For today’s post on my tour to support my latest release, Ice and Embers, I’m going to attempt to tackle what can be tough and prickly subject: point of view.
A lot of readers and reviewers consider “head-hopping”—switching from one character’s point of view to another—an error and an amateurish mistake. In some cases this is true; in my other role as an editor I see it often and suggest authors change it—when it isn’t used consistently or with good reason. That is to say, when it’s actually an oversight and not used intentionally by the author to convey something.
The third person omniscient point of view is a method of storytelling in which the author dips into the heads of all the characters and knows their thoughts and can look through their eyes. One of the most famous examples of this type of fiction is Anna Karenina. Terry Pratchett also uses it frequently, and it is a legitimate, if difficult to pull off, point of view. Of course the author has to be very careful to let readers know which character’s head they are in, and it can become confusing unless the narrator is very clear.
Third person limited point of view sticks to looking through the eyes of a single character, and it’s the style of storytelling I usually prefer. When I wrote Ash and Echoes, the book before Ice and Embers, I realized early on that my characters were so vastly different that each of them needed his own voice. I decided against the third person omniscient point of view because the characters had such disparate thought processes and world views. Instead, I chose the third person limited, though I opted to alternate between the characters, just not in the same scene. I chose to stay with a single character within a scene and switch to another when the scene changed.
I took some heat from some reviewers for this decision, as they felt it was “head-hopping” and assumed I just didn’t know any better. Even so, I chose to stick with this approach for the second book in the series. Why?
I believe everything a person, or a character, experiences colors how he sees the world. People are, to an extent, the sum of their pasts. This can affect everything from what a character thinks or feels in a given situation down to the details he notices. An excellent example of how peoples’ perceptions can dictate how they view events is Akira Kurosawa’s stellar 1950 film Rashoman, in which several characters recount their experiences regarding the murder of a samurai. Because of their different backgrounds, each of these people tells a vastly different story. The film poses the question of what is truth, and whether truth is different for each person based upon his or her perceptions. After all, a notorious criminal will see things differently than the wife of a murdered samurai.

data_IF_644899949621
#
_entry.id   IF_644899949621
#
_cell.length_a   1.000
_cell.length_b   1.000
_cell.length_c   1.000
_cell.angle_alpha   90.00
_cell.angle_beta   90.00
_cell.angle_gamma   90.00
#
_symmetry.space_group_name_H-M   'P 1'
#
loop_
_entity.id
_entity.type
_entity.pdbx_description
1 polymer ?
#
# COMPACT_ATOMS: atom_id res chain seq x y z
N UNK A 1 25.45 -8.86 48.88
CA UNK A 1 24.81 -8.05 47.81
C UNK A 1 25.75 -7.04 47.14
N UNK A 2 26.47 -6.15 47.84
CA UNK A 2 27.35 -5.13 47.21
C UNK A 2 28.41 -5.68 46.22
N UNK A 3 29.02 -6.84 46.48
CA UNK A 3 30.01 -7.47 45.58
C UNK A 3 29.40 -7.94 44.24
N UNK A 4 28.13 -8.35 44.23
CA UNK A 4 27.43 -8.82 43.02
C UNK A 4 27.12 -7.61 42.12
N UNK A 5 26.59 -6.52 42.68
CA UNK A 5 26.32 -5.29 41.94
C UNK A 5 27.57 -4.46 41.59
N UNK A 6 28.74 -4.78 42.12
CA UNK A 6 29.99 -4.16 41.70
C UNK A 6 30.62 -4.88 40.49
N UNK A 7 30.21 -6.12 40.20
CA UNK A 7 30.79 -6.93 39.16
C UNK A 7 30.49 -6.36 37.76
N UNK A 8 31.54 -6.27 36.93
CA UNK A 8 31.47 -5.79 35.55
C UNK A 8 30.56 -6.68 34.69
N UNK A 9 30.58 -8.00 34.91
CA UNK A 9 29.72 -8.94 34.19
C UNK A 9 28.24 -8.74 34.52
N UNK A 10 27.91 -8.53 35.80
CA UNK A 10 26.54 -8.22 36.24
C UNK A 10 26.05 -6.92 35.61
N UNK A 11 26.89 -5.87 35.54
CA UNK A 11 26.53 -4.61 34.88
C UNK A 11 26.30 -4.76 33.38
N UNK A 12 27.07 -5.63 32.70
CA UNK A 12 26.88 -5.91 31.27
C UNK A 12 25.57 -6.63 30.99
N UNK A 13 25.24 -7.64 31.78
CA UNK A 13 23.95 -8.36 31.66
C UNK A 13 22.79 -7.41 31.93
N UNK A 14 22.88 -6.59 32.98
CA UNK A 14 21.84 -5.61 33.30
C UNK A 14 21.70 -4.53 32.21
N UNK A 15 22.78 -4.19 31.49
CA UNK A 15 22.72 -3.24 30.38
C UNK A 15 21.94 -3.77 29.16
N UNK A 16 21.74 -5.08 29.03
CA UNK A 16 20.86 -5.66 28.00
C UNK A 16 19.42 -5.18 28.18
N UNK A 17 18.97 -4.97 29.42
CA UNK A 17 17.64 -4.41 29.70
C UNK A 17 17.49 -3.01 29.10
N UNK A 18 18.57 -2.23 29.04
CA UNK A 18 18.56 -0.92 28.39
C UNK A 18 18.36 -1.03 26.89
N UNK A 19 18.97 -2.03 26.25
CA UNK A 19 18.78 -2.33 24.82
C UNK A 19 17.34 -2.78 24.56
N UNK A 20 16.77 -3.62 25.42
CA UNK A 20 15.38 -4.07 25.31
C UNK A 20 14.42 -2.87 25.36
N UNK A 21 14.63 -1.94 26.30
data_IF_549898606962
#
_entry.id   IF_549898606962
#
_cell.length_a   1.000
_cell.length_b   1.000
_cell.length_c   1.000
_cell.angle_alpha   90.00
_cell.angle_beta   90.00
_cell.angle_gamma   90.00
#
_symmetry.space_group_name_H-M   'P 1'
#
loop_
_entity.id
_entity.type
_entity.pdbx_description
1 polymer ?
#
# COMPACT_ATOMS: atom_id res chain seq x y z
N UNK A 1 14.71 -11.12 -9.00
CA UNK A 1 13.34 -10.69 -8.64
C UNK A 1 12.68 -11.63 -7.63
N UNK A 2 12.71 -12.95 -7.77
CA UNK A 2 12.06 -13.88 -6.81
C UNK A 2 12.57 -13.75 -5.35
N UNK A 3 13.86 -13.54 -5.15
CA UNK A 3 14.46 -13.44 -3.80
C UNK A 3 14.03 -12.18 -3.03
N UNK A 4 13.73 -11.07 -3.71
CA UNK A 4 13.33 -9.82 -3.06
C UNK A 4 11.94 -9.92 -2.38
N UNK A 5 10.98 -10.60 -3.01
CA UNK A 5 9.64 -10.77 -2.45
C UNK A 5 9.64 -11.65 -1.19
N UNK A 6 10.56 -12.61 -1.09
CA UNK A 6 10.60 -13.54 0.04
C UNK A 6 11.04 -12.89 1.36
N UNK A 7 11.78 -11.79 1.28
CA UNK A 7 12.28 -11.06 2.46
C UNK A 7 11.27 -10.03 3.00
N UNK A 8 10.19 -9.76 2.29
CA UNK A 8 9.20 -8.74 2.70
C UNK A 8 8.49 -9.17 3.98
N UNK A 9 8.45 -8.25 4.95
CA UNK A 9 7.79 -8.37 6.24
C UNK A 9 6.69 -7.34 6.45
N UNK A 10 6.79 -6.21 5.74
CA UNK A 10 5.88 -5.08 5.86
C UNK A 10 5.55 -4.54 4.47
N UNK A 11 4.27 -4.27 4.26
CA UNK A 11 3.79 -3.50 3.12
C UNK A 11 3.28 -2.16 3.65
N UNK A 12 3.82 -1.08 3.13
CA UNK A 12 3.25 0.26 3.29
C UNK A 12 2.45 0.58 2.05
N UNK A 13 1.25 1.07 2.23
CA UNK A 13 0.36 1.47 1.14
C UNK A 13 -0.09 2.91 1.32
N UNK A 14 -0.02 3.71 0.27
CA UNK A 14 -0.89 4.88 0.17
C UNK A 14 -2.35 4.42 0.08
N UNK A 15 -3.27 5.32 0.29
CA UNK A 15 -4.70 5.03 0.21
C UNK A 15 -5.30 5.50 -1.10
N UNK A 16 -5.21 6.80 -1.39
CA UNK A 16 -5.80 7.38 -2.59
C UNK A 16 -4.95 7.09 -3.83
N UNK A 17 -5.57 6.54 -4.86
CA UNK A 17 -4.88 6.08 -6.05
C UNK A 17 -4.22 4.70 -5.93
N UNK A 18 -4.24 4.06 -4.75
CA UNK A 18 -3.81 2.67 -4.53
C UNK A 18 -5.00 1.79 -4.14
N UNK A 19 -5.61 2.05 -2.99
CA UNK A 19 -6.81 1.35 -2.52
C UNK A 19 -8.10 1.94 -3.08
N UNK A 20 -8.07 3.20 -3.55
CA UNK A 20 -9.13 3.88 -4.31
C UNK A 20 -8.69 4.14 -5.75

I’d like to make it clear that I’m not comparing myself to Kurosawa! But his insight into the human psyche is valuable to anyone hoping to depict the human condition. Who we are, what we believe, what we’ve experience, and what we value affects how we perceive the world. This is why I needed to give readers the opportunity to look through the eyes of each of my characters. Their backgrounds are varied, and it colors not only what they think and feel but how they see the world and the events around them. Yarrow, my mage, grew up as the third son of a noble family and was largely ignored and dismissed. This taught him to rely on himself and his own opinions over those of others, and it made him a little defensive. Duncan trained for the knighthood from a young age and holds close to the sense of honor he learned there. Sasha was raised almost from birth by a cult of assassins, and they taught him to suppress and mistrust emotion. In some ways, he’s the polar opposite of Duncan. I wanted my readers to have a chance to experience the world through each of the character’s very different minds and perceptions.